1. Attach the leather piece to the back side of the strap

I’ll be honest with you: it took me a couple of minutes to figure it out. I ended up just trying a couple of ways and figured out the way I preferred.

The point where you start determines the strap’s overall length, but you still have room to adjust it later.

I went back and forth between a few methods:

I ended up choosing the third way, demonstrated in the images above

2. Attach it to the strap buttons

Choose one of the three holes to connect to the back side of the guitar and attach the front one.

A guitar player wearing a Revo wooden guitar strap
Wearing a Revo wooden guitar strap

My Impression


I don’t think there’s a way to describe the looks of this strap in any other way other than breathtaking. This is, obviously, a very subjective manner, but still, there’s no denying that even if you’re not into wood grain, it is very aesthetically pleasing.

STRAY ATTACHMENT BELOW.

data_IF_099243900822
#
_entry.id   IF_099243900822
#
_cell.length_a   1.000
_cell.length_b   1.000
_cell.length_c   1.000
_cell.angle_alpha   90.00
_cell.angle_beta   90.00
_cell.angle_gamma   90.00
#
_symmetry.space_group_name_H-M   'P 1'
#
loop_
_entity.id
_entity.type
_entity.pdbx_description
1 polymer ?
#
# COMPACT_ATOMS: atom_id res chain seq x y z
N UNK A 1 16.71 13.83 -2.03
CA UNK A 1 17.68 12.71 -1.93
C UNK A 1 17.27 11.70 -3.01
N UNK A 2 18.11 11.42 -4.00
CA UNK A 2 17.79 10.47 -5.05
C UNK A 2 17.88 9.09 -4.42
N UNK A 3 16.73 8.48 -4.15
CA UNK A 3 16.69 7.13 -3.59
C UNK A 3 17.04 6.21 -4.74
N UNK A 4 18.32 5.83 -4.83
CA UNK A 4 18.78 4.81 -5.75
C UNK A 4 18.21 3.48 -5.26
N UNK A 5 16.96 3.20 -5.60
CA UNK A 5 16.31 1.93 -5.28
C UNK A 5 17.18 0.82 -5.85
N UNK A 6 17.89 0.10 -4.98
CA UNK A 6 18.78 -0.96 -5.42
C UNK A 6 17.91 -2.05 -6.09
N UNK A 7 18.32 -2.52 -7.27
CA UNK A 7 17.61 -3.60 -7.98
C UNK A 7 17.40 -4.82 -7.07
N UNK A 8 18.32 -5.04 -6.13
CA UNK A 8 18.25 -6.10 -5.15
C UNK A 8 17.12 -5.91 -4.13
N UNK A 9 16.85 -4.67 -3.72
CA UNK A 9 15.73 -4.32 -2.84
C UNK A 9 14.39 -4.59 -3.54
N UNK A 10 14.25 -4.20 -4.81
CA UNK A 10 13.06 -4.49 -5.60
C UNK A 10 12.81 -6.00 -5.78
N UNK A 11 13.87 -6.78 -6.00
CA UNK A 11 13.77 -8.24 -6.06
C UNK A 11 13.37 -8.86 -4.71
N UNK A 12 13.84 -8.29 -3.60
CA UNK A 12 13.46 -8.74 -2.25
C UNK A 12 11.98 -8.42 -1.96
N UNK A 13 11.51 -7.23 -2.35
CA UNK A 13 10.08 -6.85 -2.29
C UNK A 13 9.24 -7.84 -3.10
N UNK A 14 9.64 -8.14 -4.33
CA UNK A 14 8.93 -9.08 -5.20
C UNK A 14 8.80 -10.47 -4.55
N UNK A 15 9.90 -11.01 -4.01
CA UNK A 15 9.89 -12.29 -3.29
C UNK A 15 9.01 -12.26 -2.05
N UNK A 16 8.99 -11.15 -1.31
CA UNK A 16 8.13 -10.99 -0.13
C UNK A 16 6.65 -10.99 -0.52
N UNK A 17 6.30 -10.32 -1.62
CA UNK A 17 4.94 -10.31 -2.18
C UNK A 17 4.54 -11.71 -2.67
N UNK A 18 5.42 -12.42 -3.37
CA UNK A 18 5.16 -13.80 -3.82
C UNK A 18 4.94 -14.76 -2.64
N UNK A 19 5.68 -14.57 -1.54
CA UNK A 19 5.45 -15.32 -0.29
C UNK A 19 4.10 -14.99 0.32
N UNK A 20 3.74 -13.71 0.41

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There are no inconsistent beveling or areas with too much wire visible.


I was worried that wood might be too stiff to be comfortable as a guitar strap. To my surprise, its stiffness makes it superior to leather and other types of fabrics.

Because wood doesn’t bend, it spreads the guitar’s weight across the entire width of the strap rather than focusing it on its center.

Revo Strap Models

Revo has three different models of wooden straps. Two of them are 2″ wide, and one is 3″.

In addition to the types of wood listed below, there are occasional limited runs and special editions, so keep your eyes open if you’re interested.


Revo is a 2-inch wide strap made of wide wooden beads.

The Revo model is available from these types of wood: Black, Cocobolo (2-tone Rosewood), Mahogany, and Rosewood.


Solano is very similar to Revo, but the beads used are narrower than Revo’s. It is available in: Black, Cocobolo (2-tone Rosewood), Mahogany, Rosewood, and Tigerwood.


Gordo is the strap I got. It is made of rounded beads in different sizes and shapes and is available in these colors: Black, Blonde (Tempisque), Mahogany, and Rosewood.